NASA | Tohoku Tsunami Creates Antarctic Icebergs


This year researchers witnessed for the first time evidence of an ice mass separation triggered by a tsunami. Until this discovery scientists could only speculate this was possible. The large mass of ice separated from the coast of Antarctica on a part of the continent called the Sulzberger Ice Shelf. The Tohoku earthquake and tsunami that struck Japan in March of this year also generated sea swell that propagated throughout the Pacific basin, as seen in this model. Within 18 hours the first series of waves bombarded the ice shelf, located 8,000 miles away, ultimately resulting in a mass of ice 50 square miles in size being shed from the continent. Evidence of the separation was first observed in images captured by NASA’s Aqua and Terra satellites. Looking through a hole in the clouds, researches spotted a single iceberg roughly the size of Manhattan, drifting off the coast of the ice shelf. Using radar imagery from a European Space Agency satellite, scientists discovered not only one, but two large icebergs, along with several smaller pieces of ice that had separated from the continent. An aerial photo from the USGS archive dating back to 1965 shows the area of the ice shelf that separated had been intact for more than 46 years. The separation occured at a time of year when sea ice around the continent is at a minumum; suggesting sea ice may play a critical role in ice shelf stability.

40 thoughts on “NASA | Tohoku Tsunami Creates Antarctic Icebergs

  1. Excellent video. See my channel electric motor new design.It is very original model of electric motor (it has no accelerating coil, special phase-shifting devices and condensers).

  2. NASA LIES TO THE HUMAN RACE. TELL THE TRUTH ABOUT ALIENS AND UFOs MOTHERFUCKERS.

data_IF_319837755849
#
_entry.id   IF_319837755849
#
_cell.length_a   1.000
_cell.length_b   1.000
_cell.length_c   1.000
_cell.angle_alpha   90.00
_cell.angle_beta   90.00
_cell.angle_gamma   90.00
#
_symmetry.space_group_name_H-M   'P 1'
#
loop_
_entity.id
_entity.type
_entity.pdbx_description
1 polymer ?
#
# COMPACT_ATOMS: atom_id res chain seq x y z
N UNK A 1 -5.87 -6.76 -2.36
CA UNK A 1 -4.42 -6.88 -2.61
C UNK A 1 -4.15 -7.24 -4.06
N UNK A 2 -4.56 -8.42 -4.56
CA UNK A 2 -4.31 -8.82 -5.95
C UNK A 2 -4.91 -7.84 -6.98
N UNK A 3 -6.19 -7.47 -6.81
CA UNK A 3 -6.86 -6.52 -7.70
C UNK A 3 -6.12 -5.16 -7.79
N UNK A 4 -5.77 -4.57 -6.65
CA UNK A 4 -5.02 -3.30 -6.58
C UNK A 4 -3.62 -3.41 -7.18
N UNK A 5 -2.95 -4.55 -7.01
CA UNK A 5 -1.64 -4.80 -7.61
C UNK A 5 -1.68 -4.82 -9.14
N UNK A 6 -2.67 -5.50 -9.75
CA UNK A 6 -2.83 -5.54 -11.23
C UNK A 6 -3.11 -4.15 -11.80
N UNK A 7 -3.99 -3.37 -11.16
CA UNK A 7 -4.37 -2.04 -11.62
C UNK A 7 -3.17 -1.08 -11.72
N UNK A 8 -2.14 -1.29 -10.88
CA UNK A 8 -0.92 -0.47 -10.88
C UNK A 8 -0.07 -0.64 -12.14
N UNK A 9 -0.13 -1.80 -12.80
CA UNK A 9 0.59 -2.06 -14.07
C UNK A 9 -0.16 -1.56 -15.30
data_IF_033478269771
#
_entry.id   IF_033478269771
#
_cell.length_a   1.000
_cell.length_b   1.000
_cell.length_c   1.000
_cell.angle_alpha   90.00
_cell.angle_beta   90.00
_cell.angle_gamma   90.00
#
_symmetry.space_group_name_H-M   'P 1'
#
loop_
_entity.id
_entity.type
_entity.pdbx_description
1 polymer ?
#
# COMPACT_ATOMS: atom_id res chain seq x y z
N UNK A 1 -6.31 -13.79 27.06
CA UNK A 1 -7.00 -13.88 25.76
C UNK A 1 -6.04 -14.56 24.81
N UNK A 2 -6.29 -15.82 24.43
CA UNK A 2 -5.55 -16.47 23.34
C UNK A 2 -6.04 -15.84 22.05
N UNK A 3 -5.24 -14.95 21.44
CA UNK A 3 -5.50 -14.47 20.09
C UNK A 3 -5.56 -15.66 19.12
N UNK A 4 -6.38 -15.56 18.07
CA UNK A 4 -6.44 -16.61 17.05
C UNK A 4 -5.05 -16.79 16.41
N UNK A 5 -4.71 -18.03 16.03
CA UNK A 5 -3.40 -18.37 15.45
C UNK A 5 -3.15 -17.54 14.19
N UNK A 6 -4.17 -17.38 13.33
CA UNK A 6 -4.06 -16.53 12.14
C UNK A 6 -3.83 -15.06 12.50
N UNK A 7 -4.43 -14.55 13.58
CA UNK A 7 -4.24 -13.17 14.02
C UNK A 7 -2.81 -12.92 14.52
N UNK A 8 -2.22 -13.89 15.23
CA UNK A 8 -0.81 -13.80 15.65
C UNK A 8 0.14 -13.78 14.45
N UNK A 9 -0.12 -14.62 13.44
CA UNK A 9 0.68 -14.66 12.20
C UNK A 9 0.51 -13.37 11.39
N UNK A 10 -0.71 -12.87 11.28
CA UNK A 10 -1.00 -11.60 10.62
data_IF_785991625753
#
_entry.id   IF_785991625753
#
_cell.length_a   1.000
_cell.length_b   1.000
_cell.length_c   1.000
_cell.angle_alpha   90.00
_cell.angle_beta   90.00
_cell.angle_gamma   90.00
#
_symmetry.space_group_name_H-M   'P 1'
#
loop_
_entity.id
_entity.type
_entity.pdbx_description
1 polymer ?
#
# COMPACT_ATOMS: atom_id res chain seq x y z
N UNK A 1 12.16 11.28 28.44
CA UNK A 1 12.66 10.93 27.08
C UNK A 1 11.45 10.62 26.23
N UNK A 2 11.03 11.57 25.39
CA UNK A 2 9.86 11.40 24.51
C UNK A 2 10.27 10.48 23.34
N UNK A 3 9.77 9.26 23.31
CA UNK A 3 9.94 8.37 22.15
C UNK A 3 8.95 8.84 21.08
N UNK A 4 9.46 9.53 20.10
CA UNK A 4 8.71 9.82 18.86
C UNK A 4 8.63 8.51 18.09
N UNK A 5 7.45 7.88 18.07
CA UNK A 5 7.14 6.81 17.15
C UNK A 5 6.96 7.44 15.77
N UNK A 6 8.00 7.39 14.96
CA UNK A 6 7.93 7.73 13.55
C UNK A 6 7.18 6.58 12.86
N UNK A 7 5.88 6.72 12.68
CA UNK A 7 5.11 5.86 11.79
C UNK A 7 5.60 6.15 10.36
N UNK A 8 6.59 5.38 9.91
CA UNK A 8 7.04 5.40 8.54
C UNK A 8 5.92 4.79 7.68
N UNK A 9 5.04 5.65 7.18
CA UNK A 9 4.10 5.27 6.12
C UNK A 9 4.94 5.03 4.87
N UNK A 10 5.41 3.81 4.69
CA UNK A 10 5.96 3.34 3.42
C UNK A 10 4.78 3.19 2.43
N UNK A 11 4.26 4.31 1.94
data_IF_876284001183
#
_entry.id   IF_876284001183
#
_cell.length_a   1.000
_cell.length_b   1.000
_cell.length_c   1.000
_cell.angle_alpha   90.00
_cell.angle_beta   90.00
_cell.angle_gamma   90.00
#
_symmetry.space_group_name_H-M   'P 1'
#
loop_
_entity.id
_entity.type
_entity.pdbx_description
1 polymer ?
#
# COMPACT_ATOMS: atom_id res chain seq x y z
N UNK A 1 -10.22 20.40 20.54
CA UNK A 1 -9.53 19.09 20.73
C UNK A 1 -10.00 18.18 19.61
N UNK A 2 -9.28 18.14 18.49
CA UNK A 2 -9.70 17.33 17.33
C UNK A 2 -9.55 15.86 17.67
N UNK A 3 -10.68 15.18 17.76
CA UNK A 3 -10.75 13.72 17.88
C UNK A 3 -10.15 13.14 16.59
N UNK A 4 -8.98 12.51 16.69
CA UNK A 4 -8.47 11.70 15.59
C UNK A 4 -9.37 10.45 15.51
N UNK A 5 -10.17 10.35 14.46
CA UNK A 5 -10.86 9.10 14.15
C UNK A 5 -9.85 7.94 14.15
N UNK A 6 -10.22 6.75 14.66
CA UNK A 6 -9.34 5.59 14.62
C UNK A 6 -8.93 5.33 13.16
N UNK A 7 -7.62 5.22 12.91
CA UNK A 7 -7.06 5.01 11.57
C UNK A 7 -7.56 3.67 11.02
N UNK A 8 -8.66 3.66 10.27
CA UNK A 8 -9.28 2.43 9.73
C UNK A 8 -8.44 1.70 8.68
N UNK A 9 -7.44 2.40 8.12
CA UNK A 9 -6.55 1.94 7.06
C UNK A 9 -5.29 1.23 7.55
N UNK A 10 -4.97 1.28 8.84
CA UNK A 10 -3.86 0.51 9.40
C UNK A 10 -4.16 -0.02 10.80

3. @chilango99mex Come on dude, don't ashamed Mexico with your stupid comments, now all of us are going to look like a bunch of ignorant people. People, we al mexicans are not like this guy, believe me.

  4. @dumdeedum27 actually when ice melts the water level wouldnt rise it would stay exactly the same you can test it with a glass of ice water.

  5. @smokeymcpottz but that's still mad fresh water dumping into the ocean cramping its style

  6. @90talisten

    God doesn't exist, dude.

    Must of the people in your country believes in God which doesn't exist. Basicly as stupid as muslims that takes alah so serious. In the end, its all about believeing.. nothing else.

  7. How many times are you going to repost this old video and give it a new title every time???? pleases spare us

  8. @smokeymcpottz I hate to say this but your wrong. If I filled a glass up to the brim with water and then place an ice cube in the glass it will spill over correct? The ice cubes sink to the bottom displacing the water. If you where to submerge all the glacial ice that is above the water level would this not displace the water in the oceans?

  9. @Gliese581f i mean no disrespect but im not wrong he was talking about icebergs floating in water if they were to melt there would be absolutely no rise in sea level. are you referring to ice thats formed on land because yes that would increase sea level slightly. and you have me confused with the last part because ice does not sink due to it being less dense than water.

  10. @Gliese581f yes if you filled a glass to the brim with water then add ice it would overflow, that is the same as just adding water to an already full glass… if you fill a glass to the brim (with ice already in the glass), just like icebergs are already in the ocean, and let it melt your glass would not overflow no matter how much of the ice is above the water level

  11. @smokeymcpottz My bad, I misread your statement. I thought your where talking about the ice that is currently on land not icebergs. Have a good one.

  12. @SpawnofWinnipeg

    Give me any serious scientific study that proves god existence. There is none.

    Science is above all.

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